Jesus was very familiar with the temple

– Remember His time there as a young boy – only 12 years old when his parents thought they had lost him and went looking and found him in the temple – the house of His father – He was called to be about His father’s business

– He had made pilgrimages to the temple before for the annual feasts

Yet Jesus is Largely Ignored

“He came to His own, and those who were His own did not receive Him.” John 1:11

Think about how tragic that was – what about all the excitement on the road leading up to His entrance??

Sproul: Here is the supreme irony: In 586 BC, Ezekiel saw the glory of God leave the temple, leave the holy city, and ascend to Bethany on the Mount of Olives. AT the triumphal entry, the One whom the Scriptures define as the brightness of God’s glory (Heb. 1:3) descended from Bethany and the Mount of Olives, entered the East Gate of the Holy City, and went to the temple. Do you see it? In 586 BC the glory of God left the temple, but when Jesus came, the glory of God came back. Yet no one understood that the King of glory was in their midst, about to meet the destiny to which He was called and for which He was born.

Edwards: Mark’s account is noteworthy for what does not happen. The whole scene comes to nothing. Like the seed in the parable of the sower that receives the word with joy but has no root and lasts but a short time (4:6; 16-17), the crowd disperses as mysteriously as it assembled. Mark is warning against mistaking enthusiasm for faith and popularity for discipleship. Jesus is not confessed in pomp and circumstance but only at the cross (15:39). The most expressed messianic symbol in Jesus’ entry – the riding on a colt in allusion to the humble Messiah of Zech 9:9 – is either short lived in the midst of the crowd or missed altogether. Jesus enters the temple alone, and having sized it up, he leaves for Bethany with the disciples. This is the first of Mark’s clues that the temple is not the habitation of God’s Son. Jesus is indeed the Messiah, but he is veiled and unrecognized. Even when he stands at the center of Israel’s faith, he stands alone.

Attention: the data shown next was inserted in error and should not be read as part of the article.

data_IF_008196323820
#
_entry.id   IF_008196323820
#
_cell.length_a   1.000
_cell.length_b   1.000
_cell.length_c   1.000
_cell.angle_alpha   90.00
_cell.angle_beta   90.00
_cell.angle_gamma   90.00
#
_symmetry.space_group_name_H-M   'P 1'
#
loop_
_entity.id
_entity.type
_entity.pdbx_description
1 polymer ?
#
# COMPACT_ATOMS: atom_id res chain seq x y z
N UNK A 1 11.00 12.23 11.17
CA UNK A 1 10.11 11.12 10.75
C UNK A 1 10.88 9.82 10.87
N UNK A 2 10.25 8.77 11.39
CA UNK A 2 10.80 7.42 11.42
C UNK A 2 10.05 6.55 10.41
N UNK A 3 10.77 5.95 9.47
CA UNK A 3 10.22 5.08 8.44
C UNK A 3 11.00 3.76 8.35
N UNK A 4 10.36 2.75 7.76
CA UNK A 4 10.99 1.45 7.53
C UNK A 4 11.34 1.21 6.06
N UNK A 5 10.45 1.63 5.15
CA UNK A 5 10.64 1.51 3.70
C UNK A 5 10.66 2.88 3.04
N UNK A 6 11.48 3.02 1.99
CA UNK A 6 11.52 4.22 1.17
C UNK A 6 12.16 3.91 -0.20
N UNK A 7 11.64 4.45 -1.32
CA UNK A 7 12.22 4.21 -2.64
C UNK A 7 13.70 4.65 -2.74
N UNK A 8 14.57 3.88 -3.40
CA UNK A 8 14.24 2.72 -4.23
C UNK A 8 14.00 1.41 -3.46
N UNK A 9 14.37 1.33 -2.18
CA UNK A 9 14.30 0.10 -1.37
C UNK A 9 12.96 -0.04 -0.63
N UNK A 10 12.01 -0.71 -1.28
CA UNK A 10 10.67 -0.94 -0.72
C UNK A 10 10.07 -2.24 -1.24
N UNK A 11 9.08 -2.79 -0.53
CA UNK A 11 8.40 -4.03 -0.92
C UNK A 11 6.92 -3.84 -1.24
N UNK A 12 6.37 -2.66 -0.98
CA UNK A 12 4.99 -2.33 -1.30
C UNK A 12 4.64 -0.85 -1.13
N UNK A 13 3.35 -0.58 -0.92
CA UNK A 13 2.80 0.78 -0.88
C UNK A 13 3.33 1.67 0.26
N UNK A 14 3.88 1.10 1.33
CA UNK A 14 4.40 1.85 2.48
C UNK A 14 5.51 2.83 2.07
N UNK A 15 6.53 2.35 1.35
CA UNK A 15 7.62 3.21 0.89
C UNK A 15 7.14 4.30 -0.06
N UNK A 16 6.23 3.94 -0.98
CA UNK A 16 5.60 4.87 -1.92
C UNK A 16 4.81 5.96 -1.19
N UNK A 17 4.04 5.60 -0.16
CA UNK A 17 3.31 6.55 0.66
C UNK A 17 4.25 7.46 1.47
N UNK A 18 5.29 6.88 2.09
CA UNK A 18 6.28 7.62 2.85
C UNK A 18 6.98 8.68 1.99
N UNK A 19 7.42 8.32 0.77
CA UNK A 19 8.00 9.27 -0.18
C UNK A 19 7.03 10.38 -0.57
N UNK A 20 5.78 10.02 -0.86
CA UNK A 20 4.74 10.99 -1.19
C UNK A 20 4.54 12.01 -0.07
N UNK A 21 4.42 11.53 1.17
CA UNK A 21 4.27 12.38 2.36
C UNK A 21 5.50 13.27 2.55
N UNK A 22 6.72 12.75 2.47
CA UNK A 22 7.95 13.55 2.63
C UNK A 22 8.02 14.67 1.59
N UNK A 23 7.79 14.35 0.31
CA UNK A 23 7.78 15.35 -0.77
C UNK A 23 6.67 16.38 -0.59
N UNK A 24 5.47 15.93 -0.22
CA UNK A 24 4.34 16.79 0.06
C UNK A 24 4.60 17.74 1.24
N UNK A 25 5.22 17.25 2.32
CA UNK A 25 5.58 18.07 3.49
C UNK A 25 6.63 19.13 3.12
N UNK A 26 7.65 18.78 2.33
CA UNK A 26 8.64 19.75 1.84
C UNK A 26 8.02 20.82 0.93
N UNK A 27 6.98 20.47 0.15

“and after looking all around, He departed for Bethany with the twelve,

since it was already late.”

Will be seen in the incidents recorded from the following day

“looking around”

– Looking comprehensively – not missing anything

– Looking with insight – a penetrating look – seeing into the hearts and motives

– Looking with sadness —

MacArthur: Do you remember John 2 describes the beginning of His ministry when He did the same thing, attacked the false system, dismantled the temple? Three years later He’s back and He’s going to do it again. It wasn’t the Romans He would attack, it was the Jews. It wasn’t pagan idolatry He would attack, it was the worship of Judaism whose religion had been corrupted, whose praise was selfish and superficial.

Where was the crowd? What had happened to all that excitement and expectation??

What were the disciples thinking? Certainly they had expected more than this to occur after such a grand entrance


Look at how Jesus approaches the vast majority of people today –

– at religious holidays like Christmas and Easter – great anticipation; then largely apathy followed by certain judgment

– in the revelation of His Word —

– in the testimony of His people —

Don’t ignore Jesus and cause Him to depart

Look at how Jesus will approach the world from the Mt. Olives in the Last Days – that will truly be the Triumphal Entry



simple celebration isn’t discipleship; enthusiasm isn’t faith

Have you responded to Jesus as your King and Sovereign?